Relating and being authentic in online learning

This initiative was for students at Masters level studying counselling and psychotherapy. Developing self and intersubjective awareness through digital learning is a very different proposition as there are many psychological differences in how we exist and interact online. This initiative offered an introduction to these issues from an expert and discussion space at the start of the programme.  

What did you do? Why did you do it?

We asked an external expert in the psychology of online relating (a counsellor and manager of psychological services with much experience in facilitating groups online) to present and facilitate a discussion with new student starters on induction day on the impact of meeting and learning online. This was a two-hour session including a presentation on key factors in online psychology, exercises to illustrate the points and facilitated interactive discussion. The aims of this session were to introduce the students to key concepts about how their relating and learning will be affected by being online and to facilitate a space where they can start to think about the impact of these online specific factors on their learning and self and intersubjective awareness. 

In our programme, the learning community is central and students learn as much from each other and the group learning experience as from content delivered by tutors. Our students are required to bring themselves to their learning, actively applying the theories they learn to themselves and increasing their self-awareness and intersubjective awareness.   This experience is hugely impacted by learning online and we wanted to tackle this impact head-on at the start of the programme and begin with a shared understanding and language to discuss this impact among students and tutors.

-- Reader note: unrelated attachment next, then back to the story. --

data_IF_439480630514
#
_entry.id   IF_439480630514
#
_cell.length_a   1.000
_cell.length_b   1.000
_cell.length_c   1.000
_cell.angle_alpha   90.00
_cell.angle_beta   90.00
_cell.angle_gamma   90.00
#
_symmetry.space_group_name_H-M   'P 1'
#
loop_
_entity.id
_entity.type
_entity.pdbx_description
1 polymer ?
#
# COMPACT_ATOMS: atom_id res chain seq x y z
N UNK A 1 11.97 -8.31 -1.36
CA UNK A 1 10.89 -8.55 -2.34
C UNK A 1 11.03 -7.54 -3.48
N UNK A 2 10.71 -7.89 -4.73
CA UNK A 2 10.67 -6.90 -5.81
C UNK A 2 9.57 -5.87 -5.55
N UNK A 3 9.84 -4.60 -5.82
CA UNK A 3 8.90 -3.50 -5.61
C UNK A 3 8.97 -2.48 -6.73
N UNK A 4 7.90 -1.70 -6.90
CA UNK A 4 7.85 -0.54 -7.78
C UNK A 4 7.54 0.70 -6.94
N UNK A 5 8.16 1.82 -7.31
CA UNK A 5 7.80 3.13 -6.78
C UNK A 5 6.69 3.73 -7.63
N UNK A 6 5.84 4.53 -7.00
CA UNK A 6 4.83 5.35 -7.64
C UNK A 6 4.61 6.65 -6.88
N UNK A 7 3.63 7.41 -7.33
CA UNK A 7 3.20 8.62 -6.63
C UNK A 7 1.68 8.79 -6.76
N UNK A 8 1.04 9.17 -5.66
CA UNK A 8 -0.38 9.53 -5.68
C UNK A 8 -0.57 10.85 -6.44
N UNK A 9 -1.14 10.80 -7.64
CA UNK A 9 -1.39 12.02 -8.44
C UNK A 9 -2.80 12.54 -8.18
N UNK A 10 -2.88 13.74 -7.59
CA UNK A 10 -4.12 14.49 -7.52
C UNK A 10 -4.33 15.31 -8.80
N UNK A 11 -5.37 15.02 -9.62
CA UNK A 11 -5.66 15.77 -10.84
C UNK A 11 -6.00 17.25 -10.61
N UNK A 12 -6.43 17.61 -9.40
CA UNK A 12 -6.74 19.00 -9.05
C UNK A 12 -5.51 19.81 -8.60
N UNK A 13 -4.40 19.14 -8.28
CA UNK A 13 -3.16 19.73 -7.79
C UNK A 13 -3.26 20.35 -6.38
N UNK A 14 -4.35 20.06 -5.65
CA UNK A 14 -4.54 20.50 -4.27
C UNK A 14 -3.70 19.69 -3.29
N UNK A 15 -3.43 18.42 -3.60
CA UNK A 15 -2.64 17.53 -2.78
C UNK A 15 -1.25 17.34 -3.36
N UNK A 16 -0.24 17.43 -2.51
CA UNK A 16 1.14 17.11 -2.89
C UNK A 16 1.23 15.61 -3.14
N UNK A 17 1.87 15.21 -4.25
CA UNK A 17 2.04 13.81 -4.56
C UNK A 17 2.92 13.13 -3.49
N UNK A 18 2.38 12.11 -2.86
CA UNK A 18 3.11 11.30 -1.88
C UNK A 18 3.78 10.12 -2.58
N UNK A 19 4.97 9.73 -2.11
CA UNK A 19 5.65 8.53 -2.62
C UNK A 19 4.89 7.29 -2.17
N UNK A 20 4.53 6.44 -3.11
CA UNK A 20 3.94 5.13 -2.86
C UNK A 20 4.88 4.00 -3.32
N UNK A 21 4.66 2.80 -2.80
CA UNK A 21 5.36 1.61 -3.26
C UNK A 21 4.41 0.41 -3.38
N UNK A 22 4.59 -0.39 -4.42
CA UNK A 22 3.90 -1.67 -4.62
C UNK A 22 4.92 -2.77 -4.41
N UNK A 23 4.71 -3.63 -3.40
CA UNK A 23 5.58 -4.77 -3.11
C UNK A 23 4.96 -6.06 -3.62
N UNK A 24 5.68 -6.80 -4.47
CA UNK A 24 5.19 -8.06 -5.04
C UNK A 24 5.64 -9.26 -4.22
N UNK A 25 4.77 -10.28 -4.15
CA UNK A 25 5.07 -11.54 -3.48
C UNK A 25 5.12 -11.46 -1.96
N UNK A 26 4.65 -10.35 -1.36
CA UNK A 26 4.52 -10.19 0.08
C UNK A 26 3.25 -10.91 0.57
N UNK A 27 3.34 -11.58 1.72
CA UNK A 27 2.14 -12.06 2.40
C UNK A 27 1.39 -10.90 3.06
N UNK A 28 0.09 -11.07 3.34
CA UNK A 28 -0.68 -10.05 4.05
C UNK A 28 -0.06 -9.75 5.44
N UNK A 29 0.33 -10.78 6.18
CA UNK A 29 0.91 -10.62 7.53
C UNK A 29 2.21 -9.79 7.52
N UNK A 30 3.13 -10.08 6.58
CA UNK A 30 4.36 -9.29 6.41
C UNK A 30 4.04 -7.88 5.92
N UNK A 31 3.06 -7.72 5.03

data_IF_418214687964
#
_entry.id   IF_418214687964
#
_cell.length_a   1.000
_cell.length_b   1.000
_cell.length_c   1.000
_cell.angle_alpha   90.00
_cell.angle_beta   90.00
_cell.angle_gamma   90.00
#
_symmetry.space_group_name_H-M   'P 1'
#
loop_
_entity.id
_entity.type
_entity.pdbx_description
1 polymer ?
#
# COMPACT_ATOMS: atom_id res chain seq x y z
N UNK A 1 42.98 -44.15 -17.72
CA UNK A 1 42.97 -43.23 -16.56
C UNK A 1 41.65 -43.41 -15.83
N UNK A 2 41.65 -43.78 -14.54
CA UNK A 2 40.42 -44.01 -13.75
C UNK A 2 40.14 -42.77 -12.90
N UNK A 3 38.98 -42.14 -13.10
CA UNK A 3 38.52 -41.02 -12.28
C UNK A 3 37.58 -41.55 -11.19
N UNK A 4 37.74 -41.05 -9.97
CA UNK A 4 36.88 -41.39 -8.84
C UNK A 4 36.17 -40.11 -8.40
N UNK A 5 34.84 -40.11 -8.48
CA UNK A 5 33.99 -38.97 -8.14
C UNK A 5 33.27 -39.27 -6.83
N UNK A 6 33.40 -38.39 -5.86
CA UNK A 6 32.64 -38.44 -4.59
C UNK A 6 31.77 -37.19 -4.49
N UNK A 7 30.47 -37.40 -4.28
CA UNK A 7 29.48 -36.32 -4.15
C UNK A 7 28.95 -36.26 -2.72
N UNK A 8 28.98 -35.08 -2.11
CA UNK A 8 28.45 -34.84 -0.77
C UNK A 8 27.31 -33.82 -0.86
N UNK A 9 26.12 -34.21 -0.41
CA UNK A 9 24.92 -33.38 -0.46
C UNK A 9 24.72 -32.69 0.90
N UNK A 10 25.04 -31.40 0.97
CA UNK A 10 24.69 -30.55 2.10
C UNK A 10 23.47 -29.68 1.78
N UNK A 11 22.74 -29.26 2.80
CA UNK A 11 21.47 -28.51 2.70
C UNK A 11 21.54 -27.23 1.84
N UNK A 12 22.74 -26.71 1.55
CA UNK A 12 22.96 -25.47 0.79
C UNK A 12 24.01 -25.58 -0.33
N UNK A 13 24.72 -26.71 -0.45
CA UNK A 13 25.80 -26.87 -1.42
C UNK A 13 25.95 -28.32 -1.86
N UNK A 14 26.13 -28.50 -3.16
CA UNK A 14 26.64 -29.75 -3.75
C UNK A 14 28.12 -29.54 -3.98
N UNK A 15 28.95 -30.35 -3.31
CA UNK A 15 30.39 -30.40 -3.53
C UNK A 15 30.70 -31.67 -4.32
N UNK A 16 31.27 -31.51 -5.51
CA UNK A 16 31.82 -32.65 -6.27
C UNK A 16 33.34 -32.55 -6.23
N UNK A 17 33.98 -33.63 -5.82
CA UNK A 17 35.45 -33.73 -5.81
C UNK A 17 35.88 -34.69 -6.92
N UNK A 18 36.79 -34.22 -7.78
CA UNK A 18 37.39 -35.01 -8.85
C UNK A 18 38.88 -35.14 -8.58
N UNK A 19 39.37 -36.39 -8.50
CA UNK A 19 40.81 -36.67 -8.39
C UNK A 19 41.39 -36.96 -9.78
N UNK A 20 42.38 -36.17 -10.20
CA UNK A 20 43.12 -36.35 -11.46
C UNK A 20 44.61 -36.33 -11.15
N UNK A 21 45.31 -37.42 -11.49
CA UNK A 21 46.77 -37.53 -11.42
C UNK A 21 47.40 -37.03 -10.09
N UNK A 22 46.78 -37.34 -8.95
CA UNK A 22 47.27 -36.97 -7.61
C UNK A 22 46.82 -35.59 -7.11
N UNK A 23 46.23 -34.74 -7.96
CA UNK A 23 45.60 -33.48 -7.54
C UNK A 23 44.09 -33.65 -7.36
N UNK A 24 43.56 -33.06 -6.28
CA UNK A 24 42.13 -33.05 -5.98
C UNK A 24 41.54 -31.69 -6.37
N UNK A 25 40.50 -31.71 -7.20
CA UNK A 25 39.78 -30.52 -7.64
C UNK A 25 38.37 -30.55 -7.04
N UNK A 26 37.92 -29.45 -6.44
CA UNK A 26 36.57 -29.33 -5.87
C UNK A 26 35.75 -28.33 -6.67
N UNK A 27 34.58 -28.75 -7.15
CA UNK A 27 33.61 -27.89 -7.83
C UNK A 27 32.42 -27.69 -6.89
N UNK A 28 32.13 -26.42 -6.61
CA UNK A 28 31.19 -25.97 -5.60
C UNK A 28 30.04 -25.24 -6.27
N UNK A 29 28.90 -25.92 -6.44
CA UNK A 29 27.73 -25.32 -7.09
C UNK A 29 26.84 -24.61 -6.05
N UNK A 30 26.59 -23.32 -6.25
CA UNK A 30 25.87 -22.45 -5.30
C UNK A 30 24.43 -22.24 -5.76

Being aware of these can facilitate our ability to maximise the advantages and minimise the difficulties, adapting as well as possible to what is lost.   

One example of a theme is of being authentic online. Creating a space where students and educators can be authentic is positively related to a sense of belonging and personal connection in learning.  To do this, the particular challenges to authenticity online need to be understood and discussed. On the one hand, more personal information about ourselves can be disclosed (our homes, choices of décor and possible interruptions from household members or pets) sometimes inadvertently, with blurring between our personal and professional selves.  On the other hand, seeing ourselves constantly on screen enhances our awareness of how we are being perceived and increases the performative aspects of how we engage.  Each of these can be deselected, by using a virtual background or by turning off our self-videos, but these options also come with downsides to either how easily or authentically we are seen or perceived.